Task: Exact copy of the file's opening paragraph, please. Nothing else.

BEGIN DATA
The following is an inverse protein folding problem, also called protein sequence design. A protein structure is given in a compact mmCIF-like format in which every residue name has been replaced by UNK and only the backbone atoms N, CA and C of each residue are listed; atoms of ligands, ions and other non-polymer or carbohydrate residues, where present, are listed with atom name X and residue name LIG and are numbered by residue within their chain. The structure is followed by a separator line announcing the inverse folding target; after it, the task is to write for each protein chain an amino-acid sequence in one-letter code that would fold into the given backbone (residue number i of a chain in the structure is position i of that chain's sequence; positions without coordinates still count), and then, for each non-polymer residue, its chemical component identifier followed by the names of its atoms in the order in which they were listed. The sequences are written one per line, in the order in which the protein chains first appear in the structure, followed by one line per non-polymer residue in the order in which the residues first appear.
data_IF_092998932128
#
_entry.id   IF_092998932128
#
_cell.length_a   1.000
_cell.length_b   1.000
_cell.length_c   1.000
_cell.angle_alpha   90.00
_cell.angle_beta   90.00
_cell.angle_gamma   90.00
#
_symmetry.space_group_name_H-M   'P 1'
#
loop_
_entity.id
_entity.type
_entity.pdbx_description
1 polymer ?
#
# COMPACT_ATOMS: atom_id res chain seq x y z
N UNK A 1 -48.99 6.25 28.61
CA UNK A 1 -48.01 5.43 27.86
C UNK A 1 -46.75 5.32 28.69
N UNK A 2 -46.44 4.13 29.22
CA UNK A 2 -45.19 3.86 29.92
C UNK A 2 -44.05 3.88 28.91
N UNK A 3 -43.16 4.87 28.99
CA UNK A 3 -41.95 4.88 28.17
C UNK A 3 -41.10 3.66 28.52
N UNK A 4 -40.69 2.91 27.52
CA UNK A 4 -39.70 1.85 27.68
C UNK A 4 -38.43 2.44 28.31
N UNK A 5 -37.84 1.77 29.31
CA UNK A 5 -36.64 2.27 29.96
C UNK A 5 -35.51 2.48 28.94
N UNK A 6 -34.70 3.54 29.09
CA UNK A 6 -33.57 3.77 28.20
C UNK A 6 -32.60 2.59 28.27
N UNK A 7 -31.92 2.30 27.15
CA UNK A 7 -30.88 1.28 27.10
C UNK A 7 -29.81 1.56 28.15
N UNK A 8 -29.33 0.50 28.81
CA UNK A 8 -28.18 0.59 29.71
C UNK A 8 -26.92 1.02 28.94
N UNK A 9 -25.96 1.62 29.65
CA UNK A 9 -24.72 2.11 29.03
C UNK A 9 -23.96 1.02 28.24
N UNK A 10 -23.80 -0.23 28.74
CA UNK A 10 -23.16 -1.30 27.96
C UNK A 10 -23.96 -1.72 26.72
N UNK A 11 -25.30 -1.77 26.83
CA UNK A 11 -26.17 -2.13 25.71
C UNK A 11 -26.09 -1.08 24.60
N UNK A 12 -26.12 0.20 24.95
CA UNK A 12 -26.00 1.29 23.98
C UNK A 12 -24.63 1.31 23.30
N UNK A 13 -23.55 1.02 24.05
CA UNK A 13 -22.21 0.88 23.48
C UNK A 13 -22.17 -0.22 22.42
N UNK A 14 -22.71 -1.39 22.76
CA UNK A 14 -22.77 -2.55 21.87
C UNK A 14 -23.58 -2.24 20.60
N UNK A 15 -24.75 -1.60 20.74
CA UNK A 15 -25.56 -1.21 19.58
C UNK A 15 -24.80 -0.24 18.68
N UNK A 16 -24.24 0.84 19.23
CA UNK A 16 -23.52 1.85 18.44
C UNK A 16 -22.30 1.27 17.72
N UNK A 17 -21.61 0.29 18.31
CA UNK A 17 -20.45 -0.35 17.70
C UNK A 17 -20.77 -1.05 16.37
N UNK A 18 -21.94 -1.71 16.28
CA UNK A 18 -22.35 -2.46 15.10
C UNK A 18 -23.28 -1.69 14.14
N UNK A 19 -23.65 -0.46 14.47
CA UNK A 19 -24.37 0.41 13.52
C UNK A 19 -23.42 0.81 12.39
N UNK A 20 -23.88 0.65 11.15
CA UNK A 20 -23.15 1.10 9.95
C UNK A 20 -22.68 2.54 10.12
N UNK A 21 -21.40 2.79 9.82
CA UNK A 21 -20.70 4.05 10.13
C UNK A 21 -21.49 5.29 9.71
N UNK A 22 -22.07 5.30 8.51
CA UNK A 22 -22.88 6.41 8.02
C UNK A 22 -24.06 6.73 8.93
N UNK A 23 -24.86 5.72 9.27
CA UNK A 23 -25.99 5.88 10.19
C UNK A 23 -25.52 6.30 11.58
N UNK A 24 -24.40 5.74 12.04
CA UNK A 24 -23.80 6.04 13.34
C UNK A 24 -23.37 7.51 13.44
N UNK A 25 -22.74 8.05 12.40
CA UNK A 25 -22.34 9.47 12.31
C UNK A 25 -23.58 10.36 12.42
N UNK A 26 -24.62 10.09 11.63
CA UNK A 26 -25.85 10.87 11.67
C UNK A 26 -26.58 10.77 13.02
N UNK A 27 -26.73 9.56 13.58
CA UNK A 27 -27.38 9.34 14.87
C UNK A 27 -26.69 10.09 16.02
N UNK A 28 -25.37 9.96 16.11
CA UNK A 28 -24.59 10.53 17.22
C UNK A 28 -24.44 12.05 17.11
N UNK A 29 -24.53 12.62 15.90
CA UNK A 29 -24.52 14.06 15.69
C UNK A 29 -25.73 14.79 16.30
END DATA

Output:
The following is an inverse protein folding problem, also called protein sequence design. A protein structure is given in a compact mmCIF-like format in which every residue name has been replaced by UNK and only the backbone atoms N, CA and C of each residue are listed; atoms of ligands, ions and other non-polymer or carbohydrate residues, where present, are listed with atom name X and residue name LIG and are numbered by residue within their chain. The structure is followed by a separator line announcing the inverse folding target; after it, the task is to write for each protein chain an amino-acid sequence in one-letter code that would fold into the given backbone (residue number i of a chain in the structure is position i of that chain's sequence; positions without coordinates still count), and then, for each non-polymer residue, its chemical component identifier followed by the names of its atoms in the order in which they were listed. The sequences are written one per line, in the order in which the protein chains first appear in the structure, followed by one line per non-polymer residue in the order in which the residues first appear.